Monoclonal antibodies could prove useful in certain circumstances, especially when it comes to protecting those at high risk of contracting and dying from the virus. Several pharmaceutical companies have rushed to develop monoclonal antibody treatments for the coronavirus. But none have been approved for use, with several undergoing phase 3 clinical trials to see how well they work. Last week, Regeneron announced in a press release that its cocktail of two monoclonal antibodies seems to reduce viral load and improve symptoms in patients with mild Covid-19 who did not need to be hospitalized. It’s not clear, however, if this treatment would help Trump, who was hospitalized.

That also complicates the argument for compassionate use of the treatment with Trump, Murray pointed out. “Compassionate use usually means that a person is really quite severely ill, that there are no other treatments available to try, and that, in the absence of treatment, the person has a high risk of death,” Murray said. Either Trump is sicker than his doctors are letting on, or he’s receiving the medication outside of the usual recommendations. “It’s kind of shocking for researchers to hear that the president was given compassionate use of a drug.” Neither Murray nor Rasmussen has heard of a case where a president has publicly taken an experimental drug or qualified for compassionate use.

Murray hopes that with careful communication to would-be participants, the trials will continue uninterrupted and no decisions on compassionate use or emergency use authorizations are made before the data from clinical trials is in. “I assume that Regeneron would still attempt to do its trial and hopefully, with some good public communication, it could recover from any potential damage that Trump’s use of it might have caused,” Murray said. It’s unlikely companies like Regeneron would suffer financially from an early rollout of their treatments, but the knowledge gained from thorough clinical trials is invaluable for understanding the best circumstances for administering monoclonal antibodies. Knowing which patients benefit the most from the treatments, and in what stage of the illness, can be critical for a medication’s success.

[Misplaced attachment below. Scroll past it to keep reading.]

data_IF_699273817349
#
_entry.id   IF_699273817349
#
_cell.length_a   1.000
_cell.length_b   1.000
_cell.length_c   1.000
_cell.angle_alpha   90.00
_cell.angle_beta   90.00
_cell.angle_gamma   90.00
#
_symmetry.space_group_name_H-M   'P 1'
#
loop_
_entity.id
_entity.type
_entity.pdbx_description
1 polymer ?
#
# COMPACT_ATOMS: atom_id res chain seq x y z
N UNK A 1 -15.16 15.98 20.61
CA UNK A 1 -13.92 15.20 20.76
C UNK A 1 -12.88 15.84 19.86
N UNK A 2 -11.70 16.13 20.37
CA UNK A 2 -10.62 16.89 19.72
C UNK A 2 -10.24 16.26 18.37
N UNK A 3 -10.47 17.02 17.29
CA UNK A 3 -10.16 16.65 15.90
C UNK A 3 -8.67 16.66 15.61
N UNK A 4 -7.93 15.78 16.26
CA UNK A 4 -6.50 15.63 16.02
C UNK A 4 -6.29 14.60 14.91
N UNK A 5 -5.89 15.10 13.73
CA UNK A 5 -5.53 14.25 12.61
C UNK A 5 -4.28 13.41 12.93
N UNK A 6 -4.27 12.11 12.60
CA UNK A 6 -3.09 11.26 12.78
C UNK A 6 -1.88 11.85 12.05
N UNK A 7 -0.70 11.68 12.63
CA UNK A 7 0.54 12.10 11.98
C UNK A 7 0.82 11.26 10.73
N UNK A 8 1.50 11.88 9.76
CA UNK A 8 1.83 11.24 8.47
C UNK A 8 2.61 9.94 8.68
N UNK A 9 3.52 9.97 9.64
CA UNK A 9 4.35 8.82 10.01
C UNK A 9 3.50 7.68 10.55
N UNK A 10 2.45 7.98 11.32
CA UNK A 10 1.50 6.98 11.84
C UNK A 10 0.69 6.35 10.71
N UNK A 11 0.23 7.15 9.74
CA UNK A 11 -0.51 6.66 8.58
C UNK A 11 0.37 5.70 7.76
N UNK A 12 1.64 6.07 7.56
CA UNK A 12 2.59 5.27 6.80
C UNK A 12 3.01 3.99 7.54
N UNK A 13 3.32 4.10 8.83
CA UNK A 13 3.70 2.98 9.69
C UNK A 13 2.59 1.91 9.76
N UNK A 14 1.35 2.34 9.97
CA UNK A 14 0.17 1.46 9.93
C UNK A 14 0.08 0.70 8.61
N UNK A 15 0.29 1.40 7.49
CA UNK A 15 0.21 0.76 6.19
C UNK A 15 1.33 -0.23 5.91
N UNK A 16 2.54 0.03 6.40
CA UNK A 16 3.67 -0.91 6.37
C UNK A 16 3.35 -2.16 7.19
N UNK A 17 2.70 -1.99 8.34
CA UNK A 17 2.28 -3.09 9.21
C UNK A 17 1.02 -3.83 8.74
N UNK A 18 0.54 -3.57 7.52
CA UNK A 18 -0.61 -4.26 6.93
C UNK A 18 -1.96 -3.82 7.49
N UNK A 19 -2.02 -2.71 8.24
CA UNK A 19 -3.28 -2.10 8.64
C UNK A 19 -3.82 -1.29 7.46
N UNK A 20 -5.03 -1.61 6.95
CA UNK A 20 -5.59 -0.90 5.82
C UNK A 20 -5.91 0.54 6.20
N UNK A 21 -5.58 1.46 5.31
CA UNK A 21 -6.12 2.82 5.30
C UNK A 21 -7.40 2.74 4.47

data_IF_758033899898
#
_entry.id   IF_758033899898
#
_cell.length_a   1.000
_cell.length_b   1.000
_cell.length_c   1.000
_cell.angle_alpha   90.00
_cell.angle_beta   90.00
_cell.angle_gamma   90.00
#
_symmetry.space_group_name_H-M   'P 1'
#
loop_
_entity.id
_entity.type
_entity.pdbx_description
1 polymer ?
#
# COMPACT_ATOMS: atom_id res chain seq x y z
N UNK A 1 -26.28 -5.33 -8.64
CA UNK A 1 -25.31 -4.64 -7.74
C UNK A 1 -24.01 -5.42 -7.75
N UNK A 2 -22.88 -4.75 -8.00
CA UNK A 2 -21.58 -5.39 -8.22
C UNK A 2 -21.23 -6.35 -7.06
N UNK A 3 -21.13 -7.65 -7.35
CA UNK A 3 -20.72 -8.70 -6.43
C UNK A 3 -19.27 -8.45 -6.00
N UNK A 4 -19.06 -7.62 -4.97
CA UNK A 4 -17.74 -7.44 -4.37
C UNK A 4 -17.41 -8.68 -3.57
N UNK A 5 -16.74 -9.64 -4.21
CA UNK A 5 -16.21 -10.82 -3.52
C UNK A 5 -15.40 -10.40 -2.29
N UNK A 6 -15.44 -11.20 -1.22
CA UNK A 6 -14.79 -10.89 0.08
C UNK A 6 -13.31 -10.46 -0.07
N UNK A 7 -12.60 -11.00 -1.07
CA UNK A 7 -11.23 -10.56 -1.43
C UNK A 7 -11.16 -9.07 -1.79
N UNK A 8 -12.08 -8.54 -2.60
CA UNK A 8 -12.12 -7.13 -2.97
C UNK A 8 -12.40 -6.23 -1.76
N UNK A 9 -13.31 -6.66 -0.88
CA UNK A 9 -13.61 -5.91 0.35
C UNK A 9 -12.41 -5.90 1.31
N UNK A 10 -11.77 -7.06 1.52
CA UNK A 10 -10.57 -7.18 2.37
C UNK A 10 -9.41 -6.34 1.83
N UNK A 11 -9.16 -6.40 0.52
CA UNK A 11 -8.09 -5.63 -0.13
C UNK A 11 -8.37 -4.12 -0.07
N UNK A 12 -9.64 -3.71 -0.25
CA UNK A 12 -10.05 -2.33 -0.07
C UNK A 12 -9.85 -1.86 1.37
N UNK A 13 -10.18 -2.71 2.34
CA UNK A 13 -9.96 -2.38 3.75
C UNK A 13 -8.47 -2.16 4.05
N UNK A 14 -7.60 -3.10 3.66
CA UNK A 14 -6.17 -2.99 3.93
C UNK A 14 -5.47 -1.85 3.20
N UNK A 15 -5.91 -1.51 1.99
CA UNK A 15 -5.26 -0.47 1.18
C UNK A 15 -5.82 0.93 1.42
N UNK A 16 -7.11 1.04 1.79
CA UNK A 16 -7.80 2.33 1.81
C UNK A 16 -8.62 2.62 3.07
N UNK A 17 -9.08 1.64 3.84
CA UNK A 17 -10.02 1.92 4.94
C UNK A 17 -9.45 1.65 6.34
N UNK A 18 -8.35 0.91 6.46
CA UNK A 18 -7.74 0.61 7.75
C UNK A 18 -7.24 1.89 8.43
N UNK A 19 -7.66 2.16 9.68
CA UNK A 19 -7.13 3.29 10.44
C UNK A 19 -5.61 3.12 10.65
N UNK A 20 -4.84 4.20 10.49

By touting an unproven treatment, whether directly (as he did with hydroxychloroquine for months) or indirectly (by receiving the preliminary treatment soon after announcing his diagnosis), Trump also leaves room for pharmaceutical companies to dominate the narrative when it comes to safe, effective Covid-19 medications. It’s not the first time the administration has prioritized businesses over safety regulations. Yesterday, the White House blocked new rules from the U.S. Food and Drug Administration for evaluating SARS-CoV-2 vaccines. The FDA released the new guidelines anyway, but as an appendix.

Trump says his health is rapidly improving and that he’s never felt better. He’s even suggested that Americans shouldn’t be afraid of Covid-19 or “let it dominate your life.” Trump also falsely implied that the flu is deadlier than Covid-19, in a post that Facebook deleted and Twitter hid on the grounds that it was spreading medical misinformation.

If the president has genuinely benefited from the treatments, of course, that’s good both for his own health and, presumably, for Regeneron stock, which will get a dose of positive press. But given that the virus is frequently fatal, may have long-term effects, and isn’t going away anytime soon, experts hope Trump’s improvements don’t come at the expense of the many vulnerable lives still hanging in the balance.